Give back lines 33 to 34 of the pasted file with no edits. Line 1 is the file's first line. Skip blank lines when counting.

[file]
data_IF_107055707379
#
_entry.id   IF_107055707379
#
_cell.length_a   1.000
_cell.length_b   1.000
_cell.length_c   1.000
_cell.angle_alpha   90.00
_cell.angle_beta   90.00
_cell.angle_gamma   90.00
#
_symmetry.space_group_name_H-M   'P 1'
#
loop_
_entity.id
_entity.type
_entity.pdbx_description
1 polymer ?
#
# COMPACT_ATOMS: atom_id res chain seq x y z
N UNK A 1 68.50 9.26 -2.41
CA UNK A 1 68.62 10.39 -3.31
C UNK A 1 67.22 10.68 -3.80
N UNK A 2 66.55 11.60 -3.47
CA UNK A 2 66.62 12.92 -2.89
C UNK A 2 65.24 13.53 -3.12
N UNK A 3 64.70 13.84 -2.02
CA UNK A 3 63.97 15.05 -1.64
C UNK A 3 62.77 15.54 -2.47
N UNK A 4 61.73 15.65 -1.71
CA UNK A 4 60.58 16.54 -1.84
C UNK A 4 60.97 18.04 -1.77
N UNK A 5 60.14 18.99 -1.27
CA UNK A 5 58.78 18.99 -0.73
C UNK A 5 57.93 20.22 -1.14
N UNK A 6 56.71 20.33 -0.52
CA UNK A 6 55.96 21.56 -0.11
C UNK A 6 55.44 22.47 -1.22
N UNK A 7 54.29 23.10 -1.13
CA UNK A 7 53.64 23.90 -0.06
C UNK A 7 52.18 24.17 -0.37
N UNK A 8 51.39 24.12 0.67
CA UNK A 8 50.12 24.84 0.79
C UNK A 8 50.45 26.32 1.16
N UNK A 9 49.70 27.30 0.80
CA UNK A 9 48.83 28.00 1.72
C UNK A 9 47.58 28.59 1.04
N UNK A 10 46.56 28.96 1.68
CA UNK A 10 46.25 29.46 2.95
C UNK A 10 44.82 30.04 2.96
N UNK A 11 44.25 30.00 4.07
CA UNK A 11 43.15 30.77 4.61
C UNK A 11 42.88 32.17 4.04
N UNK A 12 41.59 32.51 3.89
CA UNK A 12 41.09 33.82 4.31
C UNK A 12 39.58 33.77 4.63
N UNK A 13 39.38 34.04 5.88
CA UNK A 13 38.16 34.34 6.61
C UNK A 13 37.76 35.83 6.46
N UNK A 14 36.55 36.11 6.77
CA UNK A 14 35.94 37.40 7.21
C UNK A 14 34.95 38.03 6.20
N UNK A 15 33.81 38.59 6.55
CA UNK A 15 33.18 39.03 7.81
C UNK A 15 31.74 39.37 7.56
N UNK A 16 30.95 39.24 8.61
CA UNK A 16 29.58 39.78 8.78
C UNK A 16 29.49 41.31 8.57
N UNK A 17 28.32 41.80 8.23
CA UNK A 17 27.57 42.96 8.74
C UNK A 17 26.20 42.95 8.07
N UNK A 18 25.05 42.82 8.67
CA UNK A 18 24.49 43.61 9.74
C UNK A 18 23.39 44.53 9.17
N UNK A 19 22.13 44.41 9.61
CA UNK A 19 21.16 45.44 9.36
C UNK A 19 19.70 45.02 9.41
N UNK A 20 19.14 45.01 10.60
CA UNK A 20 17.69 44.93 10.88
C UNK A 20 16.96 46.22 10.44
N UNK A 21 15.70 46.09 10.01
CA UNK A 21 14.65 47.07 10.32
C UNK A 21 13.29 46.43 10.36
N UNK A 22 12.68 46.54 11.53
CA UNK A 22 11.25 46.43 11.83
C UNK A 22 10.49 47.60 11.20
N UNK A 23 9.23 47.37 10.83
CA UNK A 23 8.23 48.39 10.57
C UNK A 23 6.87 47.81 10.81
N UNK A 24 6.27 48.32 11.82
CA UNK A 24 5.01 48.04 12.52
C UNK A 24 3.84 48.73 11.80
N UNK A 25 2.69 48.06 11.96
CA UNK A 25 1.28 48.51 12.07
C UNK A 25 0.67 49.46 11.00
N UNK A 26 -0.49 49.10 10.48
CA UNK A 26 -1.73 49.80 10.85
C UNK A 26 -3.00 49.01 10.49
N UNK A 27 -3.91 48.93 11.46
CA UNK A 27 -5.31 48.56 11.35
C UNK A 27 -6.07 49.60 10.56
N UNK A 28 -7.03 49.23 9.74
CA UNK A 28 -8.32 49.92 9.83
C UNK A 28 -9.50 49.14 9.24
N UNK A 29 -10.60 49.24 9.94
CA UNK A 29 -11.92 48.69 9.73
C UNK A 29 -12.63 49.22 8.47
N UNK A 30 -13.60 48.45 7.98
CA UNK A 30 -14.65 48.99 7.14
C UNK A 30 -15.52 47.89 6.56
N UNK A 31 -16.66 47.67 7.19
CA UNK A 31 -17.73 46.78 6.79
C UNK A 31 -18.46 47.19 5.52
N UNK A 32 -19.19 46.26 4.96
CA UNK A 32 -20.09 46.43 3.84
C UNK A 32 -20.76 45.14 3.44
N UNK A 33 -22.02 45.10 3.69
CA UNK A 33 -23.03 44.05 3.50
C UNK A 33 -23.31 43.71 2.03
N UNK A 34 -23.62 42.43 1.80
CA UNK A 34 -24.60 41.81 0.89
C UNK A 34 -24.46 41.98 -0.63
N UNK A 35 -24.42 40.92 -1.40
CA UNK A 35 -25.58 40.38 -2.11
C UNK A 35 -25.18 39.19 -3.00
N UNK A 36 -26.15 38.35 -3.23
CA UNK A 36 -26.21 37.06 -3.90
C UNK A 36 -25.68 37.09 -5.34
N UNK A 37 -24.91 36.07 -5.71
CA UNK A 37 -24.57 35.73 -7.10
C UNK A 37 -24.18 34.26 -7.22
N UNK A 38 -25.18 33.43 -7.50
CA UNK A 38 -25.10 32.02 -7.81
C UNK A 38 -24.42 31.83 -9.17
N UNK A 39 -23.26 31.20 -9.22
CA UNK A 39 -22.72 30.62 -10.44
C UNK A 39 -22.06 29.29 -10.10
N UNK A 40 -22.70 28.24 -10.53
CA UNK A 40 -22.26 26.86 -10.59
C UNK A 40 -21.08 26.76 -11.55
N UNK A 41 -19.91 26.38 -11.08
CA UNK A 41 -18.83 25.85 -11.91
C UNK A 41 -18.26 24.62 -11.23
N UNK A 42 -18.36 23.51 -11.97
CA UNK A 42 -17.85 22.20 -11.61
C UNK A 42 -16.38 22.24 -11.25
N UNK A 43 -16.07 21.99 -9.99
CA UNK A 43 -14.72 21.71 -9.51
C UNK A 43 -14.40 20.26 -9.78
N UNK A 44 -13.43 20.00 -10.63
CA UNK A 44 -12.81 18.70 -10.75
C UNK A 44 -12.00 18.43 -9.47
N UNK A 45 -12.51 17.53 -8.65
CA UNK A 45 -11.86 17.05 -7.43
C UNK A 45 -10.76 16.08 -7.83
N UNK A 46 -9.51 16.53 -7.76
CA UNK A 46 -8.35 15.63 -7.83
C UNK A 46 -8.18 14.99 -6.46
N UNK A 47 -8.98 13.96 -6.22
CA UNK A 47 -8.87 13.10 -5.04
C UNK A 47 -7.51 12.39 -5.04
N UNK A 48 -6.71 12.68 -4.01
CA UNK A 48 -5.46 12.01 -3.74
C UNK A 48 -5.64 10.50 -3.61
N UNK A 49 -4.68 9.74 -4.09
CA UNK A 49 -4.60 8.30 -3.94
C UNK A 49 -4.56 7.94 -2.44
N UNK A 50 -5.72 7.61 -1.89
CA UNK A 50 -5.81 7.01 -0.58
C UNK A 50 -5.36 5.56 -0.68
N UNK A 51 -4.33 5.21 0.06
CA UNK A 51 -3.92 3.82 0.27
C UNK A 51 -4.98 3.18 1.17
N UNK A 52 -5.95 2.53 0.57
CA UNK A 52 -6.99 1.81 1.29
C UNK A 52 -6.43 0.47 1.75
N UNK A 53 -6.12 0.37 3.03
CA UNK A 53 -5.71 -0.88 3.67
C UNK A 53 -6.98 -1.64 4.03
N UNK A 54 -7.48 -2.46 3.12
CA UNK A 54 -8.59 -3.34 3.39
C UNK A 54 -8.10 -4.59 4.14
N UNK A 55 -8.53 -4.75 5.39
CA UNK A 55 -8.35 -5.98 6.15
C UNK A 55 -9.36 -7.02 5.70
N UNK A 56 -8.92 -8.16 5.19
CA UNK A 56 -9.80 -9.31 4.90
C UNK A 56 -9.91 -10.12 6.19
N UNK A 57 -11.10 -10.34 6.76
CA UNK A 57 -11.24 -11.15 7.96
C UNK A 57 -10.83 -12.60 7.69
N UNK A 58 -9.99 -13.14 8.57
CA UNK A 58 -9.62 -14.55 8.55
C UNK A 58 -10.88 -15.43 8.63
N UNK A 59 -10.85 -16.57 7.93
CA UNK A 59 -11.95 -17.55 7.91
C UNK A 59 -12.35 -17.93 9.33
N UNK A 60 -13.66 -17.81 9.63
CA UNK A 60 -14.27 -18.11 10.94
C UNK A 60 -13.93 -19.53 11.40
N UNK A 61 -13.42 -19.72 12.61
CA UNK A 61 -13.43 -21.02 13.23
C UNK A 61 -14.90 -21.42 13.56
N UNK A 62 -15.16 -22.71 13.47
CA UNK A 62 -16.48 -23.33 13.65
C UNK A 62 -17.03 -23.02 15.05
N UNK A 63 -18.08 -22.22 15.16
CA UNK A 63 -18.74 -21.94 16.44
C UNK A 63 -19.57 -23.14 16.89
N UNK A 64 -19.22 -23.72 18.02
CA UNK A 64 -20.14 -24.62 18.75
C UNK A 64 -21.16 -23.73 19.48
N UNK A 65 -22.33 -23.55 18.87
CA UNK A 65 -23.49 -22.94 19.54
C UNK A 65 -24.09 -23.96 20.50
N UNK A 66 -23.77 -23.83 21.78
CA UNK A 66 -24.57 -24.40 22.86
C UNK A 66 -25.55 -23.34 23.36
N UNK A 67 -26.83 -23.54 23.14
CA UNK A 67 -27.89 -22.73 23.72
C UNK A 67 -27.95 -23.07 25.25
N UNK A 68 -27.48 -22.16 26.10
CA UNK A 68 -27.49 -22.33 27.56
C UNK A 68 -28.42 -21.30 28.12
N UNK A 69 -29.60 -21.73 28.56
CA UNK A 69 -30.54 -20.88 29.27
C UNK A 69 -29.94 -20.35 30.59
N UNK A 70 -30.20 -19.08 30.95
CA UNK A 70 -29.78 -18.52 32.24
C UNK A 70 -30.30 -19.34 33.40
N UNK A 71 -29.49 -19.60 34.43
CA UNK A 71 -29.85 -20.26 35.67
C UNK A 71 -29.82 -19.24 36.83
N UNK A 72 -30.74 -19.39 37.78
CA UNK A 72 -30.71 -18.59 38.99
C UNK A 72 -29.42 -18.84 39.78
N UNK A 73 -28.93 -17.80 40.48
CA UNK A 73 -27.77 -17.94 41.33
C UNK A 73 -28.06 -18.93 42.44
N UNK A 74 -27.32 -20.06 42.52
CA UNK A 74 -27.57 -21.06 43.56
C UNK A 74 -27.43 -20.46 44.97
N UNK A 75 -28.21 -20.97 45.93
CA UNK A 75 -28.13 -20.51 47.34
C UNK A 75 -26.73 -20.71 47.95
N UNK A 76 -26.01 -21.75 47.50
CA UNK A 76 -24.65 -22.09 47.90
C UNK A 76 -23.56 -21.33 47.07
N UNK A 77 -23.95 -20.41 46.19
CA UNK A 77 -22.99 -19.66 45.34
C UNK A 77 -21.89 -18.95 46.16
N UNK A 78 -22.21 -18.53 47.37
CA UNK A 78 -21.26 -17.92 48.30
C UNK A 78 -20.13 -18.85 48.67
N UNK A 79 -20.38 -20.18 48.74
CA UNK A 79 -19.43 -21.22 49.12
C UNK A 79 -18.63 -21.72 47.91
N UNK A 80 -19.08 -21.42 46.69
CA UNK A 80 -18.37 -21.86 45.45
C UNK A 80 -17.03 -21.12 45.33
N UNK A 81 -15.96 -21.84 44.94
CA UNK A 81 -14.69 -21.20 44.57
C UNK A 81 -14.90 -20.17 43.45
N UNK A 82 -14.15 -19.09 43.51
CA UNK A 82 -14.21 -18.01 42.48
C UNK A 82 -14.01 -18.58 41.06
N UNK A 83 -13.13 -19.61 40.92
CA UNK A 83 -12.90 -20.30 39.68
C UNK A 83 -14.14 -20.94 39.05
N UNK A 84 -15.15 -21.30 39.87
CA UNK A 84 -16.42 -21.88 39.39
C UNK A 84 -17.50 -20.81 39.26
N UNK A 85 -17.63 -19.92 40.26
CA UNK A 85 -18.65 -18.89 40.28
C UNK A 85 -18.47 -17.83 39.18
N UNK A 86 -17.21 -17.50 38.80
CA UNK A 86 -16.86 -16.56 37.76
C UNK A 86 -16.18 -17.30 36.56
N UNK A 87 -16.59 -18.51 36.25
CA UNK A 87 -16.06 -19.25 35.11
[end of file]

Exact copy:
N UNK A 5 60.14 18.99 -1.27
CA UNK A 5 58.78 18.99 -0.73